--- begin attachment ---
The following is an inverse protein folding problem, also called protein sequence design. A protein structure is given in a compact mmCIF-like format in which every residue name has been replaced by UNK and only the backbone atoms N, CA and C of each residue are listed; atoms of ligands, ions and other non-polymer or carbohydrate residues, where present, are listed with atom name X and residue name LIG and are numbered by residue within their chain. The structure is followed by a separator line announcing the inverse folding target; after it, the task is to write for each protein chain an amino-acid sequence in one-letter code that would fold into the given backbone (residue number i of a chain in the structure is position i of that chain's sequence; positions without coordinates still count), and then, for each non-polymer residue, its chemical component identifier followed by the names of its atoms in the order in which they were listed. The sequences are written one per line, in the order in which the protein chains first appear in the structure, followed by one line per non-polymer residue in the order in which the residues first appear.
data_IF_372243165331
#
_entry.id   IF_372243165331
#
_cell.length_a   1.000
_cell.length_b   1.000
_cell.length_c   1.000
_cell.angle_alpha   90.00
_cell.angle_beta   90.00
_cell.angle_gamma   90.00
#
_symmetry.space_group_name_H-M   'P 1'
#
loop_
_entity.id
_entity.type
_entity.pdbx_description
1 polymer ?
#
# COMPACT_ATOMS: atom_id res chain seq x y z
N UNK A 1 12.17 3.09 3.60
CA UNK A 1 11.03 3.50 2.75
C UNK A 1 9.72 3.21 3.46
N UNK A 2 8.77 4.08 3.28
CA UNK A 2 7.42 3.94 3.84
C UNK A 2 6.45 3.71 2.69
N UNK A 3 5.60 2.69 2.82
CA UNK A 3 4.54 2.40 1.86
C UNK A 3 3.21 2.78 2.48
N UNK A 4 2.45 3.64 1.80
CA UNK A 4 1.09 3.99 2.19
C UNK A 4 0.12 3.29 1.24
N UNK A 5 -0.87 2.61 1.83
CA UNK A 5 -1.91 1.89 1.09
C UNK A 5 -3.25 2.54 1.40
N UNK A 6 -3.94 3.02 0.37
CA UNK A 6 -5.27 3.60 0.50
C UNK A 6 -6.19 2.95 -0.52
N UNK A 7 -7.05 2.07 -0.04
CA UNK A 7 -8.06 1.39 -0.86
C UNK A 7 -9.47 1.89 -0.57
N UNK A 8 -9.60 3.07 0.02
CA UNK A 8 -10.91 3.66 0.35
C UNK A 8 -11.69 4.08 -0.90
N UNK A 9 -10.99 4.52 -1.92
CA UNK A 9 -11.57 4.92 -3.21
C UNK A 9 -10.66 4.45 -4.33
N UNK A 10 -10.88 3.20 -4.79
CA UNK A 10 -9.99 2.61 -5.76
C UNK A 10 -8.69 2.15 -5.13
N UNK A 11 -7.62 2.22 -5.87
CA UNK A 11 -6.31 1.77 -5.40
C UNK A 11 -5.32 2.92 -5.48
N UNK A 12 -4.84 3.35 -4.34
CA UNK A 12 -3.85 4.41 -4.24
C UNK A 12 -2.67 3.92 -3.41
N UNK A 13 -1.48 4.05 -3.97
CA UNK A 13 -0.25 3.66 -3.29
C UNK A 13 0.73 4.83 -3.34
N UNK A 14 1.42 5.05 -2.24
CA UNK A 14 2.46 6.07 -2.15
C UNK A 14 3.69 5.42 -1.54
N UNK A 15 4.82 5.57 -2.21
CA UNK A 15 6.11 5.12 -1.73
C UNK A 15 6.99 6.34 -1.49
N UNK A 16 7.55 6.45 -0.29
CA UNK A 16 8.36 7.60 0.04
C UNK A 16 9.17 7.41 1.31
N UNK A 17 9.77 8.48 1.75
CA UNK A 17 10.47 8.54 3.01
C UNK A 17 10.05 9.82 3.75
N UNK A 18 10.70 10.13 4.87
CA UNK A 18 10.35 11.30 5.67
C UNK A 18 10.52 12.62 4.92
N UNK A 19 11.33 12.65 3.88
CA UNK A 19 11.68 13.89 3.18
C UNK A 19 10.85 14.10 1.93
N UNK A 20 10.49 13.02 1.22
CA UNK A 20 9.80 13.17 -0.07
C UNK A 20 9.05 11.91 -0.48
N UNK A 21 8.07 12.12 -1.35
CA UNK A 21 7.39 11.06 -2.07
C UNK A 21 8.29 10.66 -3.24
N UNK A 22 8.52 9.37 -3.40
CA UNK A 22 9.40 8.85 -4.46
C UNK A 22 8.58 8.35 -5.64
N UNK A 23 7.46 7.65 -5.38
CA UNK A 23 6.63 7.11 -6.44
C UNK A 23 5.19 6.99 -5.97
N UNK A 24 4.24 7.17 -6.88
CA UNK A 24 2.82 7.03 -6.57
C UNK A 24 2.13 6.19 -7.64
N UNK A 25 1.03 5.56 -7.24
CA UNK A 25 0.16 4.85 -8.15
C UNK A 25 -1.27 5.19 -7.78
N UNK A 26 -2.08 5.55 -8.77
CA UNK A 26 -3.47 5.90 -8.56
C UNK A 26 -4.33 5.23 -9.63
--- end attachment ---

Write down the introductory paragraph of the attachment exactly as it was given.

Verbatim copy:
The following is an inverse protein folding problem, also called protein sequence design. A protein structure is given in a compact mmCIF-like format in which every residue name has been replaced by UNK and only the backbone atoms N, CA and C of each residue are listed; atoms of ligands, ions and other non-polymer or carbohydrate residues, where present, are listed with atom name X and residue name LIG and are numbered by residue within their chain. The structure is followed by a separator line announcing the inverse folding target; after it, the task is to write for each protein chain an amino-acid sequence in one-letter code that would fold into the given backbone (residue number i of a chain in the structure is position i of that chain's sequence; positions without coordinates still count), and then, for each non-polymer residue, its chemical component identifier followed by the names of its atoms in the order in which they were listed. The sequences are written one per line, in the order in which the protein chains first appear in the structure, followed by one line per non-polymer residue in the order in which the residues first appear.